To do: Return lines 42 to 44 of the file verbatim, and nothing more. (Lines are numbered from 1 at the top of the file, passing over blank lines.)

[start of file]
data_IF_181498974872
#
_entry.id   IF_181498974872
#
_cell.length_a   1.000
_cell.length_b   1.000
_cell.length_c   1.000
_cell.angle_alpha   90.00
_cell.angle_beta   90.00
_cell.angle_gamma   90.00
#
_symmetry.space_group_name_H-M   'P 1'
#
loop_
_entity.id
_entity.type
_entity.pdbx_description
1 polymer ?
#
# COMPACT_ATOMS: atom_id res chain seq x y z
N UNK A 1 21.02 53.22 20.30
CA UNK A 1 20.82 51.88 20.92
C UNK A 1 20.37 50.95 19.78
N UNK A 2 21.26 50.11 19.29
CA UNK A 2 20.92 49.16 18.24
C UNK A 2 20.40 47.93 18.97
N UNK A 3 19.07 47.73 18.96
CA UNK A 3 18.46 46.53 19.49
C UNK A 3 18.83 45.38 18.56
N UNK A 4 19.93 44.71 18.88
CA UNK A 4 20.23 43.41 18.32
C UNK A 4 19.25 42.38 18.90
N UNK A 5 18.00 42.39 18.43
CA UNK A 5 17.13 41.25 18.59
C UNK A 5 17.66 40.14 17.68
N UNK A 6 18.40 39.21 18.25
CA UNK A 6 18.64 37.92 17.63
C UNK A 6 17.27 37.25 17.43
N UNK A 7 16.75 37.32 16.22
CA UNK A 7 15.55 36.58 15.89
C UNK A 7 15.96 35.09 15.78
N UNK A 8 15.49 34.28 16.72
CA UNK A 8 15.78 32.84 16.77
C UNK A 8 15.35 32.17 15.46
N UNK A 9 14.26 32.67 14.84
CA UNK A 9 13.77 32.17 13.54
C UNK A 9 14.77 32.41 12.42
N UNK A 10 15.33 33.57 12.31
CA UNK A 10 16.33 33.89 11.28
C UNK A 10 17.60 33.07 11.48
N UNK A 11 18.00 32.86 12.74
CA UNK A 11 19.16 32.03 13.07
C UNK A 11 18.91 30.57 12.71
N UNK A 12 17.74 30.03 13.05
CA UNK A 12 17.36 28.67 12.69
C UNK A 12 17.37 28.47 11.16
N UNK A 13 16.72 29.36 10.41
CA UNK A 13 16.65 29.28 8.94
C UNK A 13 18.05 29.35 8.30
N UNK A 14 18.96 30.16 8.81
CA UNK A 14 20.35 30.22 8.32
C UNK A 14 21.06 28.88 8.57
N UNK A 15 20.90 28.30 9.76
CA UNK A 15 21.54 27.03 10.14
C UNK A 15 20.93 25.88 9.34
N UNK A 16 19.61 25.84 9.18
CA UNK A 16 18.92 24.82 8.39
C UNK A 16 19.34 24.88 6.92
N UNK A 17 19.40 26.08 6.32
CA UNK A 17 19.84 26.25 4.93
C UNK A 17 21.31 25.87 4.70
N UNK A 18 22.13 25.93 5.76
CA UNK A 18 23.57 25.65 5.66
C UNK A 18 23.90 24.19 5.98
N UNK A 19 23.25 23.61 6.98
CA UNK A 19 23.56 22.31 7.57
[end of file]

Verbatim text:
N UNK A 8 15.49 34.28 16.72
CA UNK A 8 15.78 32.84 16.77
C UNK A 8 15.35 32.17 15.46